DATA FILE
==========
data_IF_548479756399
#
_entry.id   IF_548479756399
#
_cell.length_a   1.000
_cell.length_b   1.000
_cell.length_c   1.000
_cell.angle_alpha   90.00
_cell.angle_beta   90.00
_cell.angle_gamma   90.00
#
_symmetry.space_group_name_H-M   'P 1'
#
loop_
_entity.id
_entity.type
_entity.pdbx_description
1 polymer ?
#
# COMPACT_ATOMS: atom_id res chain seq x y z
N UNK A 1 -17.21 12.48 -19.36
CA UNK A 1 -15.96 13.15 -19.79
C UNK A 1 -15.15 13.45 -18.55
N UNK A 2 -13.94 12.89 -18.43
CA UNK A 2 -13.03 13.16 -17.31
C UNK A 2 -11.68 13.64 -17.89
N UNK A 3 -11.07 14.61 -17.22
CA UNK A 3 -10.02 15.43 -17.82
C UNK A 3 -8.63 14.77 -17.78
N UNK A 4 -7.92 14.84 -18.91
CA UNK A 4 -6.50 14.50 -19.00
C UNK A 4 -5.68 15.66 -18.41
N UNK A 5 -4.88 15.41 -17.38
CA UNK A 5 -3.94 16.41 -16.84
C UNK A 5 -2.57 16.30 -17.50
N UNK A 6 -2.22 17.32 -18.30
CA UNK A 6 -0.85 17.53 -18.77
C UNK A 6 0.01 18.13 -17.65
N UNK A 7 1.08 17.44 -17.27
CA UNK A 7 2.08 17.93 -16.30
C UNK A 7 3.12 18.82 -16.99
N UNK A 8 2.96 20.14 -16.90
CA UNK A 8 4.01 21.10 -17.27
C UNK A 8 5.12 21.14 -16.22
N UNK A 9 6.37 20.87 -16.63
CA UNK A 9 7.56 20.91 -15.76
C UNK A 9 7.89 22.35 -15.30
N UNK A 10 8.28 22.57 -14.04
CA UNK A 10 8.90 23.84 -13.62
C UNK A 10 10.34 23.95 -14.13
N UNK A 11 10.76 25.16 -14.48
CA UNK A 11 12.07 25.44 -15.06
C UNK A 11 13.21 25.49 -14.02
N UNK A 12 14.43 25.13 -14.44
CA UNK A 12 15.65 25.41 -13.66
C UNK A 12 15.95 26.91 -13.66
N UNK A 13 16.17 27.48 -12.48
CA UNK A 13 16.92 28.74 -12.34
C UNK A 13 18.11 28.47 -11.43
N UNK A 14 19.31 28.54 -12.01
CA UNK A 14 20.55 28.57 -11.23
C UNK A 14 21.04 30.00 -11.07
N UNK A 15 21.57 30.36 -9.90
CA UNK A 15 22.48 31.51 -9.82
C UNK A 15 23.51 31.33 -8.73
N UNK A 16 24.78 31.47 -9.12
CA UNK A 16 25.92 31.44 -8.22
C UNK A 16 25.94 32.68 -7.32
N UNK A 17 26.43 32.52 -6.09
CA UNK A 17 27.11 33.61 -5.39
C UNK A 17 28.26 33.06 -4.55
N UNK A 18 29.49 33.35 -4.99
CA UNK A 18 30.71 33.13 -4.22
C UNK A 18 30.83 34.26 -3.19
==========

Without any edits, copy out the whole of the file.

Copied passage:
data_IF_548479756399
#
_entry.id   IF_548479756399
#
_cell.length_a   1.000
_cell.length_b   1.000
_cell.length_c   1.000
_cell.angle_alpha   90.00
_cell.angle_beta   90.00
_cell.angle_gamma   90.00
#
_symmetry.space_group_name_H-M   'P 1'
#
loop_
_entity.id
_entity.type
_entity.pdbx_description
1 polymer ?
#
# COMPACT_ATOMS: atom_id res chain seq x y z
N UNK A 1 -17.21 12.48 -19.36
CA UNK A 1 -15.96 13.15 -19.79
C UNK A 1 -15.15 13.45 -18.55
N UNK A 2 -13.94 12.89 -18.43
CA UNK A 2 -13.03 13.16 -17.31
C UNK A 2 -11.68 13.64 -17.89
N UNK A 3 -11.07 14.61 -17.22
CA UNK A 3 -10.02 15.43 -17.82
C UNK A 3 -8.63 14.77 -17.78
N UNK A 4 -7.92 14.84 -18.91
CA UNK A 4 -6.50 14.50 -19.00
C UNK A 4 -5.68 15.66 -18.41
N UNK A 5 -4.88 15.41 -17.38
CA UNK A 5 -3.94 16.41 -16.84
C UNK A 5 -2.57 16.30 -17.50
N UNK A 6 -2.22 17.32 -18.30
CA UNK A 6 -0.85 17.53 -18.77
C UNK A 6 0.01 18.13 -17.65
N UNK A 7 1.08 17.44 -17.27
CA UNK A 7 2.08 17.93 -16.30
C UNK A 7 3.12 18.82 -16.99
N UNK A 8 2.96 20.14 -16.90
CA UNK A 8 4.01 21.10 -17.27
C UNK A 8 5.12 21.14 -16.22
N UNK A 9 6.37 20.87 -16.63
CA UNK A 9 7.56 20.91 -15.76
C UNK A 9 7.89 22.35 -15.30
N UNK A 10 8.28 22.57 -14.04
CA UNK A 10 8.90 23.84 -13.62
C UNK A 10 10.34 23.95 -14.13
N UNK A 11 10.76 25.16 -14.48
CA UNK A 11 12.07 25.44 -15.06
C UNK A 11 13.21 25.49 -14.02
N UNK A 12 14.43 25.13 -14.44
CA UNK A 12 15.65 25.41 -13.66
C UNK A 12 15.95 26.91 -13.66
N UNK A 13 16.17 27.48 -12.48
CA UNK A 13 16.92 28.74 -12.34
C UNK A 13 18.11 28.47 -11.43
N UNK A 14 19.31 28.54 -12.01
CA UNK A 14 20.55 28.57 -11.23
C UNK A 14 21.04 30.00 -11.07
N UNK A 15 21.57 30.36 -9.90
CA UNK A 15 22.48 31.51 -9.82
C UNK A 15 23.51 31.33 -8.73
N UNK A 16 24.78 31.47 -9.12
CA UNK A 16 25.92 31.44 -8.22
C UNK A 16 25.94 32.68 -7.32
N UNK A 17 26.43 32.52 -6.09
CA UNK A 17 27.11 33.61 -5.39
C UNK A 17 28.26 33.06 -4.55
N UNK A 18 29.49 33.35 -4.99
CA UNK A 18 30.71 33.13 -4.22
C UNK A 18 30.83 34.26 -3.19